Contemporary Turkey in Context: Culture, Power, and History

Humanities Seminars Course

Contemporary Turkey in Context: Culture, Power, and History

Associate Professor Brian Silverstein School of Anthropology
Past Course
FRIDAYS 9:00 a.m. to 12:00 p.m. January 27 to April 7, 2017. No class on March 17.
Dorothy Rubel Room



Turkey, one of the world’s most populous Muslim-majority countries, is a member of NATO and has tried to enter the European Union for over ten years. Since 2002 the country has undergone rapid and profound changes under the rule of the Justice and Development Party and its leader Tayyip Erdogan. These changes include a growth-oriented economy, massive infrastructural investment, softening of the country’s secularist ideology, a transformed foreign policy oriented toward economic and political engagement, and in recent years controversial steps often described as “authoritarian” by observers inside and outside the country. But what is “really going on” in Turkey? How might we understand where Turkey is heading? This course explores the contemporary history, culture, economy, and politics of Turkey to help answer those questions through lectures by Professor Silverstein and other UA experts on Turkey.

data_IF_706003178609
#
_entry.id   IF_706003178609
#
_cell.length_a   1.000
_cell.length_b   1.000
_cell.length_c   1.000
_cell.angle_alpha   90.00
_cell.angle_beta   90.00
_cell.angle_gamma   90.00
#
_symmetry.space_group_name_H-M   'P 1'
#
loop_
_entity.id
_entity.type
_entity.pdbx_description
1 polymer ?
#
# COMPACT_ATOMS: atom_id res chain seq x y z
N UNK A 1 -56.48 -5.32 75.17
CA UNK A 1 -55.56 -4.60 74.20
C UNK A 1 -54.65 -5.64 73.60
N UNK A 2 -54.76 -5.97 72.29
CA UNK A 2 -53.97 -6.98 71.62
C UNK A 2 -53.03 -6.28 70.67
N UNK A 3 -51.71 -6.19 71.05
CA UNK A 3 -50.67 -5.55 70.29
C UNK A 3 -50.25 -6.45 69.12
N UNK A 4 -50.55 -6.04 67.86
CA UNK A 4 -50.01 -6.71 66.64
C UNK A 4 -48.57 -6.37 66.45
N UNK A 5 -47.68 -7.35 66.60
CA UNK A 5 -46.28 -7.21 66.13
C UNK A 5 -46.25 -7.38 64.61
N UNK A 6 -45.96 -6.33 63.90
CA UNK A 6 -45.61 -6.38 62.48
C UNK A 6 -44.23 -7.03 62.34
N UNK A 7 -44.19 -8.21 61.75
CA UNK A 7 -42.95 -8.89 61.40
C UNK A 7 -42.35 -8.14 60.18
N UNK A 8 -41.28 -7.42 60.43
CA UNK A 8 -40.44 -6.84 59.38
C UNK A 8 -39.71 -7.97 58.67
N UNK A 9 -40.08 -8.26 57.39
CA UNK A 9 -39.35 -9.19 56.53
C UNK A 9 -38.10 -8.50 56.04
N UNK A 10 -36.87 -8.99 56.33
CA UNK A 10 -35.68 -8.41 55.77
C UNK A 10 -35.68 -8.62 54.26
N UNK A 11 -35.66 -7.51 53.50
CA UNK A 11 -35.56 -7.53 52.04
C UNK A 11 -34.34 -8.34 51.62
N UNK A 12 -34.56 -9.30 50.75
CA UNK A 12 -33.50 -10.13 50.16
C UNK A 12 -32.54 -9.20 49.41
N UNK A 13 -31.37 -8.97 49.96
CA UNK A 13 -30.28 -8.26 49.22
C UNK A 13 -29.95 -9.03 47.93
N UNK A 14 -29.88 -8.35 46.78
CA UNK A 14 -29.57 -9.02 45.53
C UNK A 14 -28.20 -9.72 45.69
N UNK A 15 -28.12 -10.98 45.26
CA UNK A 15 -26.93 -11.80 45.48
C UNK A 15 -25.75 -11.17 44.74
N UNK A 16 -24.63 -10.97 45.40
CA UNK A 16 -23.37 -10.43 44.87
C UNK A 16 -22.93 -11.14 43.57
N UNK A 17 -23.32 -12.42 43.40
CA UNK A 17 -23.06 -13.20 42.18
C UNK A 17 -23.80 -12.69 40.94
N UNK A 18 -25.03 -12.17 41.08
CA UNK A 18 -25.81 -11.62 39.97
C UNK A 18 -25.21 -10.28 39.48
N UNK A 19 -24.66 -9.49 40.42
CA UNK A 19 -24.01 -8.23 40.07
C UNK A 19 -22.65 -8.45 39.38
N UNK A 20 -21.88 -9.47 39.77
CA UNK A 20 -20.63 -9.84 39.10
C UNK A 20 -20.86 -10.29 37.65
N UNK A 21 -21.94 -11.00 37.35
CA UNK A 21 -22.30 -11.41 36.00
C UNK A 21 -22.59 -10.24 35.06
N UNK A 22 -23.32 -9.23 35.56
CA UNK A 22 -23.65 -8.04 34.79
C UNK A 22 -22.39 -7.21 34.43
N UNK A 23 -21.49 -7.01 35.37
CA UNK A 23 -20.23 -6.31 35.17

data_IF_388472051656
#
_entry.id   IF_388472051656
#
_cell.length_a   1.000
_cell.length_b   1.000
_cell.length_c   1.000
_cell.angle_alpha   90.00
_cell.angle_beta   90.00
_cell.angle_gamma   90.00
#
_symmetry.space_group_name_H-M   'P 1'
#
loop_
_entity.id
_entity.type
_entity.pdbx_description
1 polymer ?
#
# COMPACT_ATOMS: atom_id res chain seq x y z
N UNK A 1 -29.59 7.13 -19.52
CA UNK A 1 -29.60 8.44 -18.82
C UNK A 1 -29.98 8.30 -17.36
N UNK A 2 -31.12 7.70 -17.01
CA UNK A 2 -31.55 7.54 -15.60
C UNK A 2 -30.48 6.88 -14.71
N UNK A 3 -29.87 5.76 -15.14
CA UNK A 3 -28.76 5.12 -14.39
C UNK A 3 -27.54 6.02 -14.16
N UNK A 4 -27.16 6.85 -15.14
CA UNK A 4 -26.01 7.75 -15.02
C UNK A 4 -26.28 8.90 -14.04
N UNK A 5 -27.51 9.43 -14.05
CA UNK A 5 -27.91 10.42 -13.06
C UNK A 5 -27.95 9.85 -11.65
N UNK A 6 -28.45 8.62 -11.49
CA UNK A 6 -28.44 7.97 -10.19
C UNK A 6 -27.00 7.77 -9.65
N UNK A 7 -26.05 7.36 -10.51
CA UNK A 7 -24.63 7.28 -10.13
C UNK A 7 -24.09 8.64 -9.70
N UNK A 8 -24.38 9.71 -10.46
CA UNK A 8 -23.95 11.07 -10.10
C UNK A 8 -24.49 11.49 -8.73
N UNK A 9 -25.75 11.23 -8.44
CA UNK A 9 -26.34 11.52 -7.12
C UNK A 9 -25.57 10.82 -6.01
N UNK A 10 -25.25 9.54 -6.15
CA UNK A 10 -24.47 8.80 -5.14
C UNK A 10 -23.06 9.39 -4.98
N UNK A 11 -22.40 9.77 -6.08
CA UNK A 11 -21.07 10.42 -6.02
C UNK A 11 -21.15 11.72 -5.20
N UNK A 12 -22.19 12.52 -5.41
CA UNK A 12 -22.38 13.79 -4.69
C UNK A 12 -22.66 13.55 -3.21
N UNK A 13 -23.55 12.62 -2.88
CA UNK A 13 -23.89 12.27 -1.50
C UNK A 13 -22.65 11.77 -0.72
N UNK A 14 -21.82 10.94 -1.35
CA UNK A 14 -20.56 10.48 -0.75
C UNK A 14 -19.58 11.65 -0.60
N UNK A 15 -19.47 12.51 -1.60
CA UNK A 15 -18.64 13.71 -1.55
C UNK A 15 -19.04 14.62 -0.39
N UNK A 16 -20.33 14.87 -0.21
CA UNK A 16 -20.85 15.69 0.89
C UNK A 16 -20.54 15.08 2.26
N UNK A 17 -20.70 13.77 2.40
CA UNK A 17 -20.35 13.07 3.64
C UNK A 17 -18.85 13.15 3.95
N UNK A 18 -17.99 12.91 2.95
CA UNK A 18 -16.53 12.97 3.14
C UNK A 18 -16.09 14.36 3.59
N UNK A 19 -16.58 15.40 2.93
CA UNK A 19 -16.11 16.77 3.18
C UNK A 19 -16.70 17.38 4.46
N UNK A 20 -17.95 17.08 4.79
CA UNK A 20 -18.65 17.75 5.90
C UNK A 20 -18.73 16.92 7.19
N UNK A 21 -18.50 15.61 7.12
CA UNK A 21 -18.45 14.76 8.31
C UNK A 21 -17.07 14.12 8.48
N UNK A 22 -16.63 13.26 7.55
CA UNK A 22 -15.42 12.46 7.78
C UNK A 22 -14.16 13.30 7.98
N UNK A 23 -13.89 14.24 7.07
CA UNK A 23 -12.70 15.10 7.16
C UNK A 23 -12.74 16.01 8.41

Required Reading: 

Hanioglu, Sükrü. Atatürk: An Intellectual Biography. Princeton: Princeton University Press, 2013. ISBN-13: 978-0691157948.

Öktem, Kerem. Turkey Since 1989: Angry Nation (Global History of the Present). Zed Books, 2011. ISBN-13: 978-1848132115.

BRIAN SILVERSTEIN is Associate Professor in the School of Anthropology at the University of Arizona, where he heads the new Arizona Center for Turkish Studies. He is the author of Islam and Modernity in Turkey (2011) and many journal articles. His current research is on Turkey’s European Union integration reforms, particularly the politics of statistics.

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